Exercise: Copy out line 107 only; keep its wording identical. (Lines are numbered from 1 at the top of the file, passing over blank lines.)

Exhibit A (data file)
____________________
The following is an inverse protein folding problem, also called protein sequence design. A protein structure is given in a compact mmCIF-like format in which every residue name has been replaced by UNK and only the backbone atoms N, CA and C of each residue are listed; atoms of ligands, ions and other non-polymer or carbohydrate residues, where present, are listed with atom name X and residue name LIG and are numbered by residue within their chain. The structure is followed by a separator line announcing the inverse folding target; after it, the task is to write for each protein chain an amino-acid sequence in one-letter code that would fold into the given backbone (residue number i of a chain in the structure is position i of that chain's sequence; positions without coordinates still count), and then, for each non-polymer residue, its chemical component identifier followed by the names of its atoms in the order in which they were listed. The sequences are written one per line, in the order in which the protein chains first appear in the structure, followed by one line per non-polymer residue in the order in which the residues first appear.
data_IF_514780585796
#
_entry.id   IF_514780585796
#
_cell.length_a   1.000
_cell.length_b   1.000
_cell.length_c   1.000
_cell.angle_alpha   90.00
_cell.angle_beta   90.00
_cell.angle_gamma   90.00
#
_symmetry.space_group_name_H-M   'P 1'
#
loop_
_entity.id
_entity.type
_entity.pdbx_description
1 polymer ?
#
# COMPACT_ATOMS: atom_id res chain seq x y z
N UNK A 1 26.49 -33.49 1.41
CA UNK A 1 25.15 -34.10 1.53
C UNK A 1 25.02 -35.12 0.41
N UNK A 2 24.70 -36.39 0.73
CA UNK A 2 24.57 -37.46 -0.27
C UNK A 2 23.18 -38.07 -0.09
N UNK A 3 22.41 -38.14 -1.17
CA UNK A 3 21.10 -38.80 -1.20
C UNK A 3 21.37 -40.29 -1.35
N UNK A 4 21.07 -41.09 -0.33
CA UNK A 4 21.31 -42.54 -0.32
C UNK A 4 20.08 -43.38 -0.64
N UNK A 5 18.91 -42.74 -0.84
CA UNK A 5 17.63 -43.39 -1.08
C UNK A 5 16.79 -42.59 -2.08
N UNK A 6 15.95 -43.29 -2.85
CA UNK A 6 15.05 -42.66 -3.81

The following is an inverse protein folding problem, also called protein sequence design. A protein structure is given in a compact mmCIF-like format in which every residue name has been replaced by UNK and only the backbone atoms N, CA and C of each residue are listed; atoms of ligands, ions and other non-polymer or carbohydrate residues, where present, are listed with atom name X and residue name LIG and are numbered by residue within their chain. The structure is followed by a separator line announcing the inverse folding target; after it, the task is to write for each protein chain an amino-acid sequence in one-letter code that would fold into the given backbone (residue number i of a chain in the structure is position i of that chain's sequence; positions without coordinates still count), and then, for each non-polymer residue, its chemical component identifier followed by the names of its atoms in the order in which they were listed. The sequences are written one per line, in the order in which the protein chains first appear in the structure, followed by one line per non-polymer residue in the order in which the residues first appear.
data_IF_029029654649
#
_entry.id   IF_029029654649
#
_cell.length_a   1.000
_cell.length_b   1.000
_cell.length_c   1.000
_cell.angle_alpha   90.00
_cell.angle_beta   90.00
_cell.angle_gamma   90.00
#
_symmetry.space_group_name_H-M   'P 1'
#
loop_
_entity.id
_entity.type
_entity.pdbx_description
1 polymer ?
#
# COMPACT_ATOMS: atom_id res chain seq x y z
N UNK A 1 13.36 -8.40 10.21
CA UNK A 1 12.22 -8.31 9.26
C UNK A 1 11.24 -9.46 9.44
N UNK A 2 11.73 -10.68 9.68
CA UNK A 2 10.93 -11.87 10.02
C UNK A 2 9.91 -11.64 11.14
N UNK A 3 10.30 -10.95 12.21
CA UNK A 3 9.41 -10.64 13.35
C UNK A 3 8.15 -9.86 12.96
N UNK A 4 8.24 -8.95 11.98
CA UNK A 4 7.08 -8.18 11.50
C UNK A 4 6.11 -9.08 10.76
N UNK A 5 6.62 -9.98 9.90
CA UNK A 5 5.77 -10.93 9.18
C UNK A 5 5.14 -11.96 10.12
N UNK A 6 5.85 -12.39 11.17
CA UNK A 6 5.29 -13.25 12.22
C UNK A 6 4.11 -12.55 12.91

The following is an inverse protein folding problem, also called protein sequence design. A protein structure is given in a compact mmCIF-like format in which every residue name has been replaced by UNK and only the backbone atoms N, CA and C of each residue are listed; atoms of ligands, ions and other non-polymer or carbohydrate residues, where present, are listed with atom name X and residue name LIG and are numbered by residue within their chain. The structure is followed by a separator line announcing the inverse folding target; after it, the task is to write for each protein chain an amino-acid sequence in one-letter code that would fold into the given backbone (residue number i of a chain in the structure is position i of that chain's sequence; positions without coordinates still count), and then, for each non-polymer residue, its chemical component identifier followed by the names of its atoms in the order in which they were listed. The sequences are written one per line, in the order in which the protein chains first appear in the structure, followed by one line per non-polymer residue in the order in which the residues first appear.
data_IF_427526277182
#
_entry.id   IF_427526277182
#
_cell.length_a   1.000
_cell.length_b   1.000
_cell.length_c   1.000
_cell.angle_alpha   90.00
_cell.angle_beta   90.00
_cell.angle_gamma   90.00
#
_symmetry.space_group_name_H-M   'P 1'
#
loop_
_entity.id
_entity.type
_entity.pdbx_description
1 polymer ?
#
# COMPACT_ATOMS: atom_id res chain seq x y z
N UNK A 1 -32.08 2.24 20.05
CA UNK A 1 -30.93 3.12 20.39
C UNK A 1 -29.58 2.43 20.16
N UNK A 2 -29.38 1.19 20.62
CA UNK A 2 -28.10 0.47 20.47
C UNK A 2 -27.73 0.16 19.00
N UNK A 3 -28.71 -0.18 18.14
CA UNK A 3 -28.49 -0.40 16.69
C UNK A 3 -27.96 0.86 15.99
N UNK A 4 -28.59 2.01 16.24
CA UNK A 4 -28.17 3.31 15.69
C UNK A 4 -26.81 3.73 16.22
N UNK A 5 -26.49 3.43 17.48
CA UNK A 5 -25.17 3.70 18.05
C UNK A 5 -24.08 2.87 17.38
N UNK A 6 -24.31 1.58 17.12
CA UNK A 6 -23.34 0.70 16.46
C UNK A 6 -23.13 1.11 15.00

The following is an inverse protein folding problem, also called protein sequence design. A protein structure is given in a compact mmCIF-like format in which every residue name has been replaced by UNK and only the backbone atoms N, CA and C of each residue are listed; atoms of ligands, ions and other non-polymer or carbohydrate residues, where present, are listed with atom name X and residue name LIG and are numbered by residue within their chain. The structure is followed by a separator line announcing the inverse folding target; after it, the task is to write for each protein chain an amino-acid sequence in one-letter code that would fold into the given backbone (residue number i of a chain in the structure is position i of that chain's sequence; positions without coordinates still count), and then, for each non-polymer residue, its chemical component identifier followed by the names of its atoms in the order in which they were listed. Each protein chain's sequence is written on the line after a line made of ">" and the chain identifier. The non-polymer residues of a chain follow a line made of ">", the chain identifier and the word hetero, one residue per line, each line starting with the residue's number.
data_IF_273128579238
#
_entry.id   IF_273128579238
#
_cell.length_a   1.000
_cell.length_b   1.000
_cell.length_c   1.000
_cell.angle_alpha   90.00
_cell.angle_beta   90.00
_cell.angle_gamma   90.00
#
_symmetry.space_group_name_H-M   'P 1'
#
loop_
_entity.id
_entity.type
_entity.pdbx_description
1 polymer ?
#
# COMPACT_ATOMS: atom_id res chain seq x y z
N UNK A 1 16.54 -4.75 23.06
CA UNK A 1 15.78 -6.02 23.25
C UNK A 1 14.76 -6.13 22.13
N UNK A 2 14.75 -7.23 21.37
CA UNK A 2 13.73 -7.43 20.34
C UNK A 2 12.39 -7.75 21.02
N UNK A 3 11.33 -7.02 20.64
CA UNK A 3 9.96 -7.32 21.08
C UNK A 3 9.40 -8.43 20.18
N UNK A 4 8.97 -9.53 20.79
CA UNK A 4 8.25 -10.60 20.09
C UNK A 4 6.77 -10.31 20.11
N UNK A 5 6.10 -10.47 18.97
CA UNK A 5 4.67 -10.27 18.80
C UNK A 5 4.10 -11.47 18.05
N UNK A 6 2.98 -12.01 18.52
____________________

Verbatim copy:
C UNK A 3 -27.96 0.86 15.99